United States v. Frederic Alan Gladle
Court Docket Numbers: C.D.C.A. 11-cr-01170 and W.D.T.X.1:11-cr-708-LY
This case is assigned to the Honorable Lee Yeakel, United States District Court Judge for the Western District of Texas, Courtroom 1, United States Courthouse, 200 West Eighth Street, Austin, TX 78701. Gladle was arrested on October 19, 2011 and is currently detained.
Frederic Alan Gladle doing business as Timelender was sentenced on May 3, 2012 to 61 months in prison (consecutive as to counts), followed by 3 years of supervised release. Gladle was also ordered to forfeit $84,010 and 63 prepaid, reloadable debit cards that he used to further his scheme, and ordered to pay $214,258.60 in restitution on his January 2012 guilty plea to one count of bankruptcy fraud (Count 1: 18 U.S.C. § 157(3)) and one count of aggravated identity theft (Count 2: 18 U.S.C. § 1028A). The sentencing arises from his role in a nationwide foreclosure-rescue fraud scheme that took fees from distressed homeowners in exchange for fraudulently postponing foreclosure sales.
It is important for you to know that the fact that the court ordered the defendant to make restitution in this case does not mean that the defendant has the capability to actually make restitution payments at this time. In the event that restitution payments are received from defendant Gladle, the funds will be distributed by the Clerk of the U.S. District Court in San Antonio, Texas.
According to plea documents, filed in the Western District of Texas, Gladle admitted that beginning in October 2007 and continuing until October 2011, he operated a foreclosure-rescue fraud scheme that netted him more than $1.6 million in fees from 1,100 distressed homeowners. According to court documents, Gladle used five aliases to avoid detection, including stealing the identity of at least one person and setting up a mobile phone account in that victim's name.
According to his plea, Gladle admitted that he recruited homeowners whose properties were in danger of imminent foreclosure and promised to delay the foreclosures of these homes for several months, in exchange for a fee of approximately $750 per month. To accomplish this delay, Gladle directed homeowners to sign deeds granting aone percent fractional interest in their home to debtors in bankruptcy proceedings whose names Gladle found by search public bankruptcy records. The debtors were unaware that their names and bankruptcy cases were being stolen by Gladle in his scheme. Gladle then sent unsuspecting debtors’ bankruptcy petitions, and his client’s deeds that transferred fractional interests to the debtors, to the homeowners’ lenders directing them to stop foreclosure proceedings.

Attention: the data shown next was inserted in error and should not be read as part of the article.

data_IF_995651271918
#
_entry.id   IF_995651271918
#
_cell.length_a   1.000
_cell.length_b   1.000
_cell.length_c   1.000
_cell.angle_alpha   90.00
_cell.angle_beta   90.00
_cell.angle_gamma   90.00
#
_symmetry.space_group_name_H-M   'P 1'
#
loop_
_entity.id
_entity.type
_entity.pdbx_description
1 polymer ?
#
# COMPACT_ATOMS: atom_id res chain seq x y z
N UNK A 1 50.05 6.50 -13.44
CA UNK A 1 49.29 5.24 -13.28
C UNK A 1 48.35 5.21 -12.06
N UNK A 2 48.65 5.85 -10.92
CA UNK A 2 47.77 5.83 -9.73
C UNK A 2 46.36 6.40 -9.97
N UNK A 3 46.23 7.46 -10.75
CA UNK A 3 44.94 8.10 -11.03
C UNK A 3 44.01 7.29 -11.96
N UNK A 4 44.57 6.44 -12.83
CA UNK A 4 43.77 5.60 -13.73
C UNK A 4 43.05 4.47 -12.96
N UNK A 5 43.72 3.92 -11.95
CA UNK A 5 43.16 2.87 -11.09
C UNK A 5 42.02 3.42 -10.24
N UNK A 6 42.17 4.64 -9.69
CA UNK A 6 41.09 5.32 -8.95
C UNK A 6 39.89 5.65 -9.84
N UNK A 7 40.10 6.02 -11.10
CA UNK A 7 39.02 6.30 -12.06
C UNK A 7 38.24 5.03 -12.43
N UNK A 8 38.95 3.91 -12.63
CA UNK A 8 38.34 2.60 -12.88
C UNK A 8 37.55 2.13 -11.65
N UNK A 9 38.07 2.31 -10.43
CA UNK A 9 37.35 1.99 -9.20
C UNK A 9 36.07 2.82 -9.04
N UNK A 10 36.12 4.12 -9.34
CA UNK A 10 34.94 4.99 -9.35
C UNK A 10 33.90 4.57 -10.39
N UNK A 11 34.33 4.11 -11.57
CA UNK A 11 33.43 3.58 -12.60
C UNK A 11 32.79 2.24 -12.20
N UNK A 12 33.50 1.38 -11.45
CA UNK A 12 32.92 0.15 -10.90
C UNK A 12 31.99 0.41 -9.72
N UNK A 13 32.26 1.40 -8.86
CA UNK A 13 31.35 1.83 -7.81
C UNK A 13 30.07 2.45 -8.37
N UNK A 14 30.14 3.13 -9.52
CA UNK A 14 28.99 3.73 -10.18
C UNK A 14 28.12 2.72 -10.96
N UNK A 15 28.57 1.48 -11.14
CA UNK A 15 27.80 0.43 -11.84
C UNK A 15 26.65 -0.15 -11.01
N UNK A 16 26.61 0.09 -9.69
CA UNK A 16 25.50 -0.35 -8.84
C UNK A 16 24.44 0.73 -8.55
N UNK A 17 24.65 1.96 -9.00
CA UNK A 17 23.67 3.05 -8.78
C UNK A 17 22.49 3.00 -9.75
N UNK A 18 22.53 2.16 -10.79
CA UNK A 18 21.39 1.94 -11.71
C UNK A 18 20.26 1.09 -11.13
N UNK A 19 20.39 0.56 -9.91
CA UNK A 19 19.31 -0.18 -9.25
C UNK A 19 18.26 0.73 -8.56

Because bankruptcy filings give rise to automatic stays that protect debtors’ properties and assets, the receipt of the bankruptcy petitions and deeds in the debtors’ names forced lenders to cancel foreclosure sales. The lenders, which included banks that received government funds under the Troubled Asset Relief Program (TARP), could not move forward to collect money that was owed to them until getting permission from the bankruptcy courts. This caused lenders to incur substantial losses by requiring them to file Relief from Stay motions with the bankruptcy court. Often, however, by the time that relief was granted, according to his plea, Gladle had repeated the step by causing a subsequent transfer of another one percent interest in the property into a newly stolen bankruptcy, thus repeating the cycle. Then, when homeowners wanted to void the deeds to the unsuspecting debtors and reclaim their one per cent interest, Gladle would forge the debtors’ signatures on the reconveyance deeds.
If you have any questions about the case, and want to talk to someone directly, please call Special Agent Linda English at 562-983-1452 or at email@example.com.
A copy of the Information, Plea Agreement and Victim Impact Form can be found by clicking on the links below.